50 years ago, Marylanders turned on TV Telecast: First program, with Jim McKay and Joseph Kelly, covered the fifth and sixth races at Pimlico.

Remember When

November 02, 1997|By Fred Rasmussen | Fred Rasmussen,SUN STAFF

Fifty years ago, as the clock ticked toward 3 p.m., a small band of men waited nervously for the moment when they would make history by airing the first television program in Baltimore.

Gathered in a small room at a downtown office tower were Neil H. Swanson, executive editor of the Sunpapers; Philip S. Heisler, later editor of The Evening Sun; Charles Purcell, a photographer for The Sunday Sun Magazine; Charles Nopper, chief engineer; and Charlie Lau, his assistant.

Reporters on camera

Miles away at Pimlico Race Track were two Sunpapers reporters who had been drafted to go in front of the cameras -- Jim McManus, later ABC's Jim McKay, and thoroughbred racing reporter Joseph B. Kelly.

The men had been commissioned by the Sunpapers, as the company was known in those days, to establish a television station -- and do it fast enough to beat WBAL on the air. Their goal was realized on the afternoon of Oct. 30, 1947.

That morning, The Sun reported, "the first program ever televised by a Baltimore station will go on the air at 3 o'clock this afternoon from the Pimlico Race Track. WMAR, the Sunpapers station, is undertaking to televise two races -- the fifth and the sixth, the latter the Grayson Stakes."

Earlier, that week on Oct. 27, McKay made another bit of broadcasting history when he intoned the first words ever heard over TV here: "This is WMAR-TV in Baltimore operating for test purposes."

At exactly 3: 08 p.m. on Oct. 30, Nopper signaled with his hand to a control panel technician and Swanson threw a switch. He then told Pimlico to "take it away."

The test pattern, which featured an Indian's head in a circle, faded out, and when the light returned to the screen viewers found themselves looking at the Pimlico Race Track clubhouse.

"Most of the people who saw this first transmission did so by accident, for there had been little advance notice," The Sun reported in a 1957 10-year anniversary article. "There were about 1,600 sets in the city, most of them delicately tuned to receive snowy pictures from three stations operating intermittently in Washington. At that moment, Baltimore ceased to be a 'fringe' area."

"We didn't know what the hell we were doing," said Jim McKay, laughing the other day from Bellefield Farm, his Monkton home.

"The editor called me upstairs one day and said, 'You're it because you were president of the drama society at Loyola College and that's good enough for us.' "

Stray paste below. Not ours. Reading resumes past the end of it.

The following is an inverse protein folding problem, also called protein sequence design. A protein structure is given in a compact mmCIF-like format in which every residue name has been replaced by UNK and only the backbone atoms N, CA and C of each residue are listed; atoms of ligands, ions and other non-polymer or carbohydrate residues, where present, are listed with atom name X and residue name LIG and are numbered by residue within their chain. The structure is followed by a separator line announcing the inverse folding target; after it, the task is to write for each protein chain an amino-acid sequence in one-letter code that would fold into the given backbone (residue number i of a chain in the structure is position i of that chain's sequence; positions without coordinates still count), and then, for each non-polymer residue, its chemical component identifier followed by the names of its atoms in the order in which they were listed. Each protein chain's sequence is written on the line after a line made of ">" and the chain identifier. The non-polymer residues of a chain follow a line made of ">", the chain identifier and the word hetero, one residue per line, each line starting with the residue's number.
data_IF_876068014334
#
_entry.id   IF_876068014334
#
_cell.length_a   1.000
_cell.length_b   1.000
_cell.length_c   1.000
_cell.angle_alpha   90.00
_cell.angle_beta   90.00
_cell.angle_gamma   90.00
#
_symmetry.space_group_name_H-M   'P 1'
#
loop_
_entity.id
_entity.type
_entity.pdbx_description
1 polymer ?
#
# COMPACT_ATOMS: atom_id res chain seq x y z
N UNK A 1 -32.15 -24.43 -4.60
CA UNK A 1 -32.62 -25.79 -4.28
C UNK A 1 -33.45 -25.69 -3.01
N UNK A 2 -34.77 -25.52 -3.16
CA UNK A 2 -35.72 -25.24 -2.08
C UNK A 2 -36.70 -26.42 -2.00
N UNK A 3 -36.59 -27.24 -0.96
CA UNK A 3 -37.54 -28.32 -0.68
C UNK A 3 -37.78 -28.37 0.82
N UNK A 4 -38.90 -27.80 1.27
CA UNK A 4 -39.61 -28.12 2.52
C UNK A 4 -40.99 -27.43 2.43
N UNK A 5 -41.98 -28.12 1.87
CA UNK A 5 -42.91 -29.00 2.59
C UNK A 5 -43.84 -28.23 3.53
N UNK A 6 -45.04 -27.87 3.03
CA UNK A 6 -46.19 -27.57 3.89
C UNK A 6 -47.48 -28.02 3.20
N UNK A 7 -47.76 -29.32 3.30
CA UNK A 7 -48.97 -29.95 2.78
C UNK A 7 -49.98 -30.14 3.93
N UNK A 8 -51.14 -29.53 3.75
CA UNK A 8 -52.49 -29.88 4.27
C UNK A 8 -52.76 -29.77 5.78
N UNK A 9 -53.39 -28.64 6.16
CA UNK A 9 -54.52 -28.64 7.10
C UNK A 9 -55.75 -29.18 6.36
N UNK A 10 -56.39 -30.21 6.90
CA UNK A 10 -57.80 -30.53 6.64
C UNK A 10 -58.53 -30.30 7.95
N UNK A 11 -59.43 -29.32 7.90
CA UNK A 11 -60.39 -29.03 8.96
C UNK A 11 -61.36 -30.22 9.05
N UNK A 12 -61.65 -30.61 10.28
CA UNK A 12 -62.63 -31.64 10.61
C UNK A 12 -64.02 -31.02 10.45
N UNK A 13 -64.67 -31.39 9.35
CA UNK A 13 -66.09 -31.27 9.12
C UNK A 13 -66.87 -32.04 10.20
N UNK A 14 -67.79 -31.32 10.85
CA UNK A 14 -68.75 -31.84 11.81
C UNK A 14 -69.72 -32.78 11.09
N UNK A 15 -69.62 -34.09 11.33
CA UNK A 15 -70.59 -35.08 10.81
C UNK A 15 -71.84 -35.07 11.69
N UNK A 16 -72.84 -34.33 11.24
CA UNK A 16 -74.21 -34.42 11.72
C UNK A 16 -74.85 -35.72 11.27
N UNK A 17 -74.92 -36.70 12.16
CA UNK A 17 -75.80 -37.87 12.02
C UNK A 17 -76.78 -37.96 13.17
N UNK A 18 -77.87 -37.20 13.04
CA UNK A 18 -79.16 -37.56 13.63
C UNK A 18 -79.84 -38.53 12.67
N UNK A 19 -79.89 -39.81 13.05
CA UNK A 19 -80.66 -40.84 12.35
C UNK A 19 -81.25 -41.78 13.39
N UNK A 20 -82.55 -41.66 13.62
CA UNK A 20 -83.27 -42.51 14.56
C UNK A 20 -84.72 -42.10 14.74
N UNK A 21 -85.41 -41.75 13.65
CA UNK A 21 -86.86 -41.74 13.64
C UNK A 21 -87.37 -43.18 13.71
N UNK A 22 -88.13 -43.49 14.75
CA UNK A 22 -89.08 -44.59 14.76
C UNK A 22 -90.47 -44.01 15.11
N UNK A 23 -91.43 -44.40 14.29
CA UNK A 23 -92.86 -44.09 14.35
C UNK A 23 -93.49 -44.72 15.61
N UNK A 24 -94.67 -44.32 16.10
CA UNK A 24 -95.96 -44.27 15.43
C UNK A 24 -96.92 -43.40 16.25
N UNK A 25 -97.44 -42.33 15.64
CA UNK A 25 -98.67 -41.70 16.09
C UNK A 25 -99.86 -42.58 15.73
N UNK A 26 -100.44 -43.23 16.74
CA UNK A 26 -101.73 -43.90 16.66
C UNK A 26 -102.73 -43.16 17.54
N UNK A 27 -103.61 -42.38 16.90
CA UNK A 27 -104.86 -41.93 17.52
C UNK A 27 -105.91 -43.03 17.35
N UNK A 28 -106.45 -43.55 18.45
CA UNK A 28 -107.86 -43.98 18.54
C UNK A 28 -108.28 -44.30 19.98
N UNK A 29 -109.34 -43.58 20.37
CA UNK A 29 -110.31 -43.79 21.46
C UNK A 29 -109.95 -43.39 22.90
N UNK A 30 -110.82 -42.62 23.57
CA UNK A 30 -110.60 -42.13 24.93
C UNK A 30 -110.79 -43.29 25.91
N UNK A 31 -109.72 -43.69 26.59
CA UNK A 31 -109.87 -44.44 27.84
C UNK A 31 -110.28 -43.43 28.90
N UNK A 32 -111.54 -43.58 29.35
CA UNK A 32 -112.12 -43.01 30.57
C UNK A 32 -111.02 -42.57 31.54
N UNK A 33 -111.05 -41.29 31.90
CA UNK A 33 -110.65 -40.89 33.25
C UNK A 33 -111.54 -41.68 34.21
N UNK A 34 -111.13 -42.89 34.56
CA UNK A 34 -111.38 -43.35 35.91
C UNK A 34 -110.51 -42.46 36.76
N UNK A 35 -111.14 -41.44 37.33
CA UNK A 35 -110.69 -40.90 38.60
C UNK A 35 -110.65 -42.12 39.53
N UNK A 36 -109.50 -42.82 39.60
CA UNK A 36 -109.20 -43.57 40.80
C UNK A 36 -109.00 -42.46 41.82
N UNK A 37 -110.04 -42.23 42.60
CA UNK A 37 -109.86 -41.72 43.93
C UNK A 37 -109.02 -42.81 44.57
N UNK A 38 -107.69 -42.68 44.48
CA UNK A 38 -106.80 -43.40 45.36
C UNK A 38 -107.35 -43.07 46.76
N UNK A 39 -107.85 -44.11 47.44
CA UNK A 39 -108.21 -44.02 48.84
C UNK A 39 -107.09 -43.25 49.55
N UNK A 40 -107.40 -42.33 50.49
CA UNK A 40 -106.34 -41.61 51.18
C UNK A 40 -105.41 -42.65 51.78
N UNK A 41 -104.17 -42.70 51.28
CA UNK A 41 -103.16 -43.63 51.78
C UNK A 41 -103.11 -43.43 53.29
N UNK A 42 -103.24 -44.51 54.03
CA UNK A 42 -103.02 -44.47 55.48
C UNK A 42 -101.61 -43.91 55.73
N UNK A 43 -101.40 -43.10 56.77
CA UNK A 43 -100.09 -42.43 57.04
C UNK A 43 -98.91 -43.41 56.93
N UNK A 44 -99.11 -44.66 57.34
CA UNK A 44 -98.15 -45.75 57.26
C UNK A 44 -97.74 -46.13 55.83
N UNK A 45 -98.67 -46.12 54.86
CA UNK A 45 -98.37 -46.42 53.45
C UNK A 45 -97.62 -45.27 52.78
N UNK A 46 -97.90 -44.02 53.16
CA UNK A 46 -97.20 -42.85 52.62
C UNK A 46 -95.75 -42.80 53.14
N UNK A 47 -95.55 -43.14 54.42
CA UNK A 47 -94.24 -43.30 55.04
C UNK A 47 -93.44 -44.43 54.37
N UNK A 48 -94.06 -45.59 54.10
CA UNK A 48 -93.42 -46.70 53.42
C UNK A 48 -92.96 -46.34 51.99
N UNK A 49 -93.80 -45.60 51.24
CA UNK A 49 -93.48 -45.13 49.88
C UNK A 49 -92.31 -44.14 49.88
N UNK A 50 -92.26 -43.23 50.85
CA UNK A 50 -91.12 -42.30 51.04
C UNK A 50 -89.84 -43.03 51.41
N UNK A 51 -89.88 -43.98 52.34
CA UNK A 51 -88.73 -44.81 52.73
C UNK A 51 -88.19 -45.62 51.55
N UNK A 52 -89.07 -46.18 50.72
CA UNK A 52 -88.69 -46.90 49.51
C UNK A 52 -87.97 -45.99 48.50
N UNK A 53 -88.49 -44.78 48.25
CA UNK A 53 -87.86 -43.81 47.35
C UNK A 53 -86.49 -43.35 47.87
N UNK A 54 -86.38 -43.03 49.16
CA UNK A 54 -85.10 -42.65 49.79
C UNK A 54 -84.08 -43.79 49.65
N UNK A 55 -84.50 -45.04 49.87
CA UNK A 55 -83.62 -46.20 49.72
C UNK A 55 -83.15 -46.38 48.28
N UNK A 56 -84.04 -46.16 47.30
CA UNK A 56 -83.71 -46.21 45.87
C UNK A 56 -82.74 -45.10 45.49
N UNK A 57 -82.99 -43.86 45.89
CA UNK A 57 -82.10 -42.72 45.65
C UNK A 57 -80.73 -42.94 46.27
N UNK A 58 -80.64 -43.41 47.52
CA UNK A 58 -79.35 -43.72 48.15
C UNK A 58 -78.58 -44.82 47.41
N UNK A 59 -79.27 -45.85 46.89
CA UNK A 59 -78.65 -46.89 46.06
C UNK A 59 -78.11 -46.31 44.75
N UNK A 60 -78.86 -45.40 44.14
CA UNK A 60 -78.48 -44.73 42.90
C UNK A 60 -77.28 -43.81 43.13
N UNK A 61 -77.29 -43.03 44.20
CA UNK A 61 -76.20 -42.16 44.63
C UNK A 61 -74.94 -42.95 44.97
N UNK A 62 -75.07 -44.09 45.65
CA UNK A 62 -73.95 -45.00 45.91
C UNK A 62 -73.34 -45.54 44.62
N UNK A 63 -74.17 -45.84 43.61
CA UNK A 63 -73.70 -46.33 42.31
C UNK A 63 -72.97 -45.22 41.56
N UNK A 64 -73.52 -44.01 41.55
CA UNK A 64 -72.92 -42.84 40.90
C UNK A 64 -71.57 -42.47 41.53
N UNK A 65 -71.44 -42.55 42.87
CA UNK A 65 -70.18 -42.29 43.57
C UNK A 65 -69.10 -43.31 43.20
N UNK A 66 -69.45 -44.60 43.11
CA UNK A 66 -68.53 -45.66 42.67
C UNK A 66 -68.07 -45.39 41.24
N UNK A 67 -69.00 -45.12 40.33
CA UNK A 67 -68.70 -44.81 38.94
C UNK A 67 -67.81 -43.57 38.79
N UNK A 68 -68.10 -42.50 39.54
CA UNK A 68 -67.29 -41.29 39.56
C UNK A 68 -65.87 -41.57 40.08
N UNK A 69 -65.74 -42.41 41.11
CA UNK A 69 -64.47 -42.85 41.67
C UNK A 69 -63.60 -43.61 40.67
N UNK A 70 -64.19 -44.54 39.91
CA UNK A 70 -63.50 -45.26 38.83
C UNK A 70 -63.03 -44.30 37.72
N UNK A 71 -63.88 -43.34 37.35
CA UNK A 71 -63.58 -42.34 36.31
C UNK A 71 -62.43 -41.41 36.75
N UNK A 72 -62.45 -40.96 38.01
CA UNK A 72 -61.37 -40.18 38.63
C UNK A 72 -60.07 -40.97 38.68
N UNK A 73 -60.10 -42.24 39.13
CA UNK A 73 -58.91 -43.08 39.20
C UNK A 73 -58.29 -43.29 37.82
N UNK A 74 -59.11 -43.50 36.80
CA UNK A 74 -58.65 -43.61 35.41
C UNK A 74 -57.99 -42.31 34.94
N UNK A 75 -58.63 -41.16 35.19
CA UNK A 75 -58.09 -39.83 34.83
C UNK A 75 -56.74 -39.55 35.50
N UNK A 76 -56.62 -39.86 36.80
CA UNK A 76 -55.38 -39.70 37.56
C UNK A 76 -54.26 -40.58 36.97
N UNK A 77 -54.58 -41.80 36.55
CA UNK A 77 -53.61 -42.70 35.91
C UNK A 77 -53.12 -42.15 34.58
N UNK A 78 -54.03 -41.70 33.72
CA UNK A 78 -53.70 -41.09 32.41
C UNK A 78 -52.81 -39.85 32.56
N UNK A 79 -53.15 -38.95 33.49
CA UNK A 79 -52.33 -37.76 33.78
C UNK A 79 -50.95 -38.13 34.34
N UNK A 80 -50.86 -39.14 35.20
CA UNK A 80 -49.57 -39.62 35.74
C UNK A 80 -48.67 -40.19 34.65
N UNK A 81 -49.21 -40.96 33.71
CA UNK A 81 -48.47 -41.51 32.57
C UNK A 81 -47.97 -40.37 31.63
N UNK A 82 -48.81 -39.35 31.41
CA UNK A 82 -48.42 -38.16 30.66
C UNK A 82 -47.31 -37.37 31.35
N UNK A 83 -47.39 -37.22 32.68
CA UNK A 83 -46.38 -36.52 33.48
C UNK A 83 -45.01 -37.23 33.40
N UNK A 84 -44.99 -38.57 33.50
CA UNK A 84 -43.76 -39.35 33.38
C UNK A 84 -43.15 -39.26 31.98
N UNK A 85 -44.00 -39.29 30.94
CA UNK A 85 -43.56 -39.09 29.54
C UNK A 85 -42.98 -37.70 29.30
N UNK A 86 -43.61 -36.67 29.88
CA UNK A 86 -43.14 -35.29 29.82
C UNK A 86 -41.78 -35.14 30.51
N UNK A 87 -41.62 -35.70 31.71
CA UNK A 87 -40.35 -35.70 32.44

"There was no script and no plan," said Kelly, who called the race while McKay operated as the color man. "The weather was pleasant and we were installed in a plywood heaven that had been built atop the press box. I then began trying to call the race and told myself to 'use your head.' "

Kelly remembers the situation as being "primitive" and is glad that the invention of videotape was still 10 years in the future.

"That way we didn't have to look at ourselves," he said with a laugh.

"During the broadcast, a track worker walked in front of us carrying a ladder," McKay said, laughing. "He had no idea that he was on TV."

Looking for interviews

During the break between races, Kelly circulated through the crowd looking for celebrities from vaudeville or the movies, or other notables to interview.

Five models -- the first to be televised as well -- showed off the latest fall fashions.

"I wasn't fazed at all or the least bit nervous because TV then didn't have the impact that it does today," said Kelly, father of Sun writer Jacques Kelly, whose column appears elsewhere on this page.

"It didn't bother Jim either. He was a natural even in those days and had a wonderful semi-dramatic style, a graceful way of describing things and a real knack for the proper word."

Nervous that the new medium might affect attendance, Pimlico management limited TV coverage to only two races.

"You know what Mencken wrote in his diary about the broadcast: 'I wouldn't have given a dime for an hour of that stuff even if it included a massacre,' " McKay said, with a chuckle. He was referring to writer and critic H.L. Mencken, the late columnist for The Evening Sun.

'A landmark for the state'

Gov. W. Preston Lane, who shared McKay and Kelly's rooftop aerie for news photographs, hailed the first broadcast as "a landmark for the state."

The broadcast was picked up throughout the region -- to the west in New Market, to the north in Havre de Grace and New Freedom, Pa., and on the Eastern Shore in Rock Hall and Chestertown.

At the conclusion of the race, the station went off the air at 4 p.m. and was dark until 5 p.m. when it showed a brief film, "Instruments of the Orchestra." Then the station went dark again until 9: 15 p.m., when it did a second "remote" of the day from the Coliseum, where the Baltimore Bullets defeated the Indianapolis Kautskys basketball team.

The images were so clear that Mayor Thomas D'Alesandro Jr. observed, "That's probably the first race I ever saw from start to finish."

Implications of the day

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